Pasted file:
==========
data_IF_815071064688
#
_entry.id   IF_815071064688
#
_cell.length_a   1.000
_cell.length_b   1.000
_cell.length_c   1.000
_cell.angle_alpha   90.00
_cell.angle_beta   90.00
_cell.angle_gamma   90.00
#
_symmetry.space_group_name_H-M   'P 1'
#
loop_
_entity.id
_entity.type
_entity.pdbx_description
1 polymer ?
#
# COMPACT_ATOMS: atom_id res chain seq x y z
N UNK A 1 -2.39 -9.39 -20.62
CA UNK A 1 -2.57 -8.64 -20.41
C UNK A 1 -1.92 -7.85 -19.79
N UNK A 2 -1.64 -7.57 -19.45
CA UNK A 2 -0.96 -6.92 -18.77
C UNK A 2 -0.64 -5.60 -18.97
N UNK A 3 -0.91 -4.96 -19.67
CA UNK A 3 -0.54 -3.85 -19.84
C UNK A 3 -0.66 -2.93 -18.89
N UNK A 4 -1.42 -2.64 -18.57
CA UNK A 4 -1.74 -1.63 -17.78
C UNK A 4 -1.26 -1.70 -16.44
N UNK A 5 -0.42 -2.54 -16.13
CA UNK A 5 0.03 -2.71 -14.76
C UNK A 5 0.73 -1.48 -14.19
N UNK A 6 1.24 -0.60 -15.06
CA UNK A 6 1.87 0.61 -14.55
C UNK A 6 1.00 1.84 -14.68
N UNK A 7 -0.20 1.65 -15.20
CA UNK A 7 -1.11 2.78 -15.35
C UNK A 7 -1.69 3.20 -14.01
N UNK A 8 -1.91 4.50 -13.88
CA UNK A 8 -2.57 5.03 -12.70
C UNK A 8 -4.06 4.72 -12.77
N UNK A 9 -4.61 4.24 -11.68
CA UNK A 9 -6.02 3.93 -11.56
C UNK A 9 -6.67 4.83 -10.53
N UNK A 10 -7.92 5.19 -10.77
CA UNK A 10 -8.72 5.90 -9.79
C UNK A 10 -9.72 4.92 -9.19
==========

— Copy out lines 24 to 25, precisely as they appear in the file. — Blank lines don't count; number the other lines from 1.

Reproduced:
N UNK A 2 -1.64 -7.57 -19.45
CA UNK A 2 -0.96 -6.92 -18.77